Brandy and Ice – to Ice or Not to Ice…

Its a question that comes up quite often, and as always there are numerous responses. So I thought I would write a quick post on my views of brandy on ice vs brandy drunk neat in a snifter.

Brandy and Ice – is it ok?

Brandy and Ice, why not?

For the purists out there, the amount of time, effort and skill that goes into producing fine brandy, makes it almost unthinkable to add anything to it when drinking. But I am a firm believer in drinking brandy the way you enjoy it, and that there is no set rule that applies to how you may like it.

What’s  important to remember in this debate, is that in South Africa, we produce three styles of brandy – some of which are made specifically to be drunk with a mixer. Those are the blended brandies, mostly 43% alcohol, and personally the type that I wouldn’t sip neat or with ice. The extra alcohol from the large amount of column still distillate is just to overpowering for me when drunk this way.

Vintage Brandy and Ice – the best of friends?

Vintage brandies however are another story. One of my favourite brandies with ice, is undoubtedly Van Ryn’s 10 year old. A single cube of ice in a snifter for each single measure of brandy added. Let it cool down and sip slowly. It is difficult to match. Similarly, Oude Molen 100 reserve, KWV 10 year old, go superbly in a snifter with some ice.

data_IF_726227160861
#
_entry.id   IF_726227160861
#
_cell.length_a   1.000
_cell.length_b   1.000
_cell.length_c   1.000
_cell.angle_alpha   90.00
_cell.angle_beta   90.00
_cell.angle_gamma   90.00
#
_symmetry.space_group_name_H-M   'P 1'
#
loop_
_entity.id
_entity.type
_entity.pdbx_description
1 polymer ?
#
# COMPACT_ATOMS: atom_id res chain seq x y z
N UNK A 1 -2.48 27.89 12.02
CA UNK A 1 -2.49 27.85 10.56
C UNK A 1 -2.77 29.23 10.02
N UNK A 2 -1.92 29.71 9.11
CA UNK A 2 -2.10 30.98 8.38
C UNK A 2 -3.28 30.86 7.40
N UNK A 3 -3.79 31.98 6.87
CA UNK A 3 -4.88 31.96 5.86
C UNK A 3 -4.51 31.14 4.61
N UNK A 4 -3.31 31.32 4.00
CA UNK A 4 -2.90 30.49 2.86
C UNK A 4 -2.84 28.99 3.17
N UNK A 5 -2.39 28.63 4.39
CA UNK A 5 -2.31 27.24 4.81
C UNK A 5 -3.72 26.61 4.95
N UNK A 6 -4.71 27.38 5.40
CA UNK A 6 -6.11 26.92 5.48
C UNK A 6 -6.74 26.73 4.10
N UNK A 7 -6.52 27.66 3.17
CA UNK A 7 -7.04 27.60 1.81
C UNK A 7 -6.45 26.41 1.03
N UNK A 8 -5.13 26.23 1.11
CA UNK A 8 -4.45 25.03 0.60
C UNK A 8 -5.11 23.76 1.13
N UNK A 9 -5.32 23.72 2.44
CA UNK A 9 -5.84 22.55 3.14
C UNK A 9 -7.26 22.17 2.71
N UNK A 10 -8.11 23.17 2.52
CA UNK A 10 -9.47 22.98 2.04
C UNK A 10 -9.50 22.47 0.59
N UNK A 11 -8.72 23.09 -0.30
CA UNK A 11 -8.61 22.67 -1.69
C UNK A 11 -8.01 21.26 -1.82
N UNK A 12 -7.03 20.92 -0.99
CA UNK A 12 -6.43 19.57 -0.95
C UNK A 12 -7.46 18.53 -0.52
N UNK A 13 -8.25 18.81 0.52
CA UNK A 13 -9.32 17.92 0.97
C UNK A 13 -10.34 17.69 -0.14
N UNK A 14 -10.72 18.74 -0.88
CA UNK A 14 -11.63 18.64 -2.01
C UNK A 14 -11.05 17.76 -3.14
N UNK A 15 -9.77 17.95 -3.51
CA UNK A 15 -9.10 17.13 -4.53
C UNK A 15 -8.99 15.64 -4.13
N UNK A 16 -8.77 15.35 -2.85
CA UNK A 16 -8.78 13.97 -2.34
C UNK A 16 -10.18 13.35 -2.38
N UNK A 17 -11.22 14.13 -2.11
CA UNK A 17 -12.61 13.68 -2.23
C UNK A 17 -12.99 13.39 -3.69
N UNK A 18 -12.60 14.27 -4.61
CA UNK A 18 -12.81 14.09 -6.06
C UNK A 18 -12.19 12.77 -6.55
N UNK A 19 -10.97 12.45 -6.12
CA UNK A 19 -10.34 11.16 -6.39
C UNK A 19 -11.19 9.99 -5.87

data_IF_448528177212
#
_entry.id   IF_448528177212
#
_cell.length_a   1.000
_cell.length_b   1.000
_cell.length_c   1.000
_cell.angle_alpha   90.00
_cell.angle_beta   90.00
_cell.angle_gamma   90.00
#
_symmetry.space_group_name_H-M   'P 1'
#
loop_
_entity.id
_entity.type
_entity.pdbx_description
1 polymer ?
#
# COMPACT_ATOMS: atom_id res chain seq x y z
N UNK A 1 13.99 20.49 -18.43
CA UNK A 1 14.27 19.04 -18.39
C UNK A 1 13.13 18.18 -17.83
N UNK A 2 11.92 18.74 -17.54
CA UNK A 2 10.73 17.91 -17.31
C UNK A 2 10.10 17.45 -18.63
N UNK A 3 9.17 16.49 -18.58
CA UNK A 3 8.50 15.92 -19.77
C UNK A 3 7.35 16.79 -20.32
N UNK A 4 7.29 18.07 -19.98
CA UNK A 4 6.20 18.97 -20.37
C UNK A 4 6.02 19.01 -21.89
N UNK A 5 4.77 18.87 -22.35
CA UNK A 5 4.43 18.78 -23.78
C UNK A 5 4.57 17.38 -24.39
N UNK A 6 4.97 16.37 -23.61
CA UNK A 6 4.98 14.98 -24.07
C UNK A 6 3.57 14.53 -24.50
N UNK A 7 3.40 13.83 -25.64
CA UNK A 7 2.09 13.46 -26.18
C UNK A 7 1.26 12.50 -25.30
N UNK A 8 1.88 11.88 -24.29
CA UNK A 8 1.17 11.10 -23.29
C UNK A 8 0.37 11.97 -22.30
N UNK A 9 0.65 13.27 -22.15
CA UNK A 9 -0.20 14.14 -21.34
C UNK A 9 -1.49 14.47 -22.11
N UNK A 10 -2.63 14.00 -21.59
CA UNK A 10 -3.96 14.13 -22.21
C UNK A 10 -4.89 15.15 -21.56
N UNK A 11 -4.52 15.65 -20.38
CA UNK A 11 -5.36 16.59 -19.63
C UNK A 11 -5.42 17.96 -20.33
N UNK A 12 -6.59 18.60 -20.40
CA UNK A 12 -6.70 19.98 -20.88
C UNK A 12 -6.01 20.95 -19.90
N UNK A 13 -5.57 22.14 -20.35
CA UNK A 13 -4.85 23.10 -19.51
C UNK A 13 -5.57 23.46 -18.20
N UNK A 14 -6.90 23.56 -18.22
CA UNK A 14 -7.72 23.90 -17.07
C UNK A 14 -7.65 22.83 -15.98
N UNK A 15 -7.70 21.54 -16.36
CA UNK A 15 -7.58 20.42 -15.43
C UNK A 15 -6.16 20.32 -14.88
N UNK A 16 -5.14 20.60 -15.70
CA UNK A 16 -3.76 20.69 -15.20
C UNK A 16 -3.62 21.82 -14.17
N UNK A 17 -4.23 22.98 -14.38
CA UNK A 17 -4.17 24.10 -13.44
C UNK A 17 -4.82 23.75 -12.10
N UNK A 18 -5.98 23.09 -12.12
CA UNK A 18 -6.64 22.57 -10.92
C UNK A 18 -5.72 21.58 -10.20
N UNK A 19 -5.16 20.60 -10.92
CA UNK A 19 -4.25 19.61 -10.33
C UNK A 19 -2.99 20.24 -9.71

Potstill brandy and ice – it can still work.

On the potstill side, there are a few brandies that I will also drink with ice, but they are generally the younger ones. Flight of the Fish Eagle is a great brandy to drink on the rocks, though can be equally as enjoyable neat, at 38% alcohol. Joseph Barry Muscat (3 yo) and 5 year old are also perfect over ice, so are the likes of Oude Molen Solera.

When it gets to the older brandies, anything over the 12 year mark, I guess I become a bit of a purist at heart. It’s very seldom that I drink a more matured aged brandy any way but neat in a snifter. It just seems that the amount of time spent in oak, the care and craft that has gone into it and and the skill in making that final blend, warrants the respect to imbibe it as it is.

And what an experience that can be….



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